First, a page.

April 25th, 2024

What Hatters need to know about their council moving forward

By James Tubb on March 23, 2024.

Medicine Hat News

Hatters are trying to understand what’s at the core of complaints that led to what some call an unprecedented set of sanctions levelled by council against Mayor Linnsie Clark this week.

Without the ability to chair council meetings or interact with the city manger without other councillors present, it appears that she is a mayor in title only.

That leads to questions about how council will work moving forward, but also about what led to what council approved as a breach of the city council code of conduct.

Calls from readers to the News office ranged from outrage over seemingly harsh penalties to support for council’s decision and questions about what led to the decision.

“I assume that there will be thoughts across the whole spectrum, but to protect the integrity of the (complaint) process, we can’t divulge that,” said Coun. Allison Knodel.

“I hope there’s peace on the other side of this, because there are human beings involved.”

Some answers are contained in a report commissioned by the city from Edmonton law firm Kingsgate Legal, which will be made public, according to council sources.

Council’s motion refers to disrespectful behaviour from Clark during a 10-minute exchange with city manager Ann Mitchell during a public meeting on Aug.21. At the time, Coun. Shila Sharps interrupted and called the line of questioning “an inquisition.” Councillors forced a vote on the corporate reorganization that Clark argues went ahead out of order with council’s approval. Clearly frustrated, councillors then called a recess.

Later, Sharps filed a complaint, and neither she nor

Clark were present during four hours of closed door discussion about the merit of the complaint and penalties this week.

That was presided over by the deputy mayor, Coun. Allison Knodel, who said the incident is the focus of the report, and the penalties relate to the exchange and not any other aspect of council’s working relationship with Clark.

“We spend a fairly lengthy amount of time discussing it — it’s a difficult position, but we’re ultimately responsibile to the community to make the best decisions for the community,” said Knodel. “The sanctions are severe, it’s true, but it will allow us to uphold a functional and effective work environment. That will better serve the people who live here.”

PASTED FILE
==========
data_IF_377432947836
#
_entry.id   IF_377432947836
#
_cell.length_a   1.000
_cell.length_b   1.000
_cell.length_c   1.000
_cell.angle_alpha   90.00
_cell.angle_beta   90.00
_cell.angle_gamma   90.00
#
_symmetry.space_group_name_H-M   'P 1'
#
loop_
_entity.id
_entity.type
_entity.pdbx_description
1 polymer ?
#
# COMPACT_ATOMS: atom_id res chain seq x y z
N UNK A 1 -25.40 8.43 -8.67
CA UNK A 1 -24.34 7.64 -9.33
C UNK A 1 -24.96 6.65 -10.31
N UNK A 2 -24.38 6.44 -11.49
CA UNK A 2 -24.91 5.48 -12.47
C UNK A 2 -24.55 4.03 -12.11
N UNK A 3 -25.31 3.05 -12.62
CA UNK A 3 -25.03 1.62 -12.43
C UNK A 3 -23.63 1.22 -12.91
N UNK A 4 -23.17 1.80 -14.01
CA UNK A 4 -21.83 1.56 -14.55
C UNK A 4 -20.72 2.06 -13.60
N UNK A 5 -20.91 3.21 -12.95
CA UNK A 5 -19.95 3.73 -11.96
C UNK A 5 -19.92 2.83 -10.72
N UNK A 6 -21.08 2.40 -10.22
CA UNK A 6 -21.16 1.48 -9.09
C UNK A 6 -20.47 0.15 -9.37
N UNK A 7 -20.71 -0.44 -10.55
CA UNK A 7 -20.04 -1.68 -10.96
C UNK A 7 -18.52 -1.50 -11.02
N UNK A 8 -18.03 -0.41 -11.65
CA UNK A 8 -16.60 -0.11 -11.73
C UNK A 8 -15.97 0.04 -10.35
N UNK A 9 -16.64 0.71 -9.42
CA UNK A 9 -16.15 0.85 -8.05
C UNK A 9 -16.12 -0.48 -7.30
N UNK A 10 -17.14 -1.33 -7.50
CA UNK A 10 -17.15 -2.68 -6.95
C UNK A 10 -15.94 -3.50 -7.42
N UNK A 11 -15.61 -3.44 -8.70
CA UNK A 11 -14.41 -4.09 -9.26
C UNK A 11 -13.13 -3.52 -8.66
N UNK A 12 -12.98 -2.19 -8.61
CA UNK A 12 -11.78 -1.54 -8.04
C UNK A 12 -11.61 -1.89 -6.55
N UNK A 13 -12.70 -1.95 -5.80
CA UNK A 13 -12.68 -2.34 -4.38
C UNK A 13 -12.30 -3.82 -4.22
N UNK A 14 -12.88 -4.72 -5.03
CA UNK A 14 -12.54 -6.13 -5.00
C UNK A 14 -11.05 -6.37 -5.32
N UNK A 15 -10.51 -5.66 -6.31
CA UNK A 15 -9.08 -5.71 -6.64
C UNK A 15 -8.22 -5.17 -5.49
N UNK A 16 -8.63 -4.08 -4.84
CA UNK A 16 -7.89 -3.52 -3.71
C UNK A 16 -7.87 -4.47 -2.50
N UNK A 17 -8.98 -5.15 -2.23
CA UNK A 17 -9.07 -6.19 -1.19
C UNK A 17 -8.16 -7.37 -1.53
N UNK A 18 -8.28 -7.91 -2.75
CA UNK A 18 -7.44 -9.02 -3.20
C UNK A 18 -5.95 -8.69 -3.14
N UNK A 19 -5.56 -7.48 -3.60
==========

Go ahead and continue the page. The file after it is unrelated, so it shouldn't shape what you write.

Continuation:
Several relate to how Clark interacts with staff, and limit her access to administrative areas of city hall.

The Ministry of Municipal Affairs told the News they do not track penalties laid by individual municipalities under the the Municipal Government Act.

That legislation requires towns, cities and counties to develop and operate under codes of conduct, as well as lays out requirements and potential sanctions.

“Municipal Affairs is aware of the City of Medicine Hat’s special council meeting (Thursday) and the sanctions issued by council to the mayor,” a statement from the ministry read.

“The Municipal Government Act (MGA) does not provide the Minister of Municipal Affairs with any role in the adjudication of sanctions imposed by a council under a code of conduct bylaw,” the statement read.

What now?

Mayor Linnsie Clark can attend council meetings as a voting member but cannot chair the meeting, according to a list of sanctions approved tis week in a special meeting of council

Council meetings, including a committee meeting of the whole on Monday to discuss 2024-25 budget priorities will be chaired on a rotating basis by councillors.

Clark can also interact with city staff directly during formal meetings, but not outside of them.

The acting and deputy mayor roles are filled on a rotating basis in a schedule set at the beginning of year. Typically, they only become pertinent when the mayor or one of the two are away from the city or ill when official business or ceremonial duties need to be conducted.

As “deputy mayor” Coun. Allison Knodel chaired meetings this past week to discuss the sanctions, while Acting mayor, Coun. Andy McGrogan chaired the special meeting of council Thursday when Knodel was not available in person.

A set schedule is to be prepared ahead of the next regular meeting of council on April 1.

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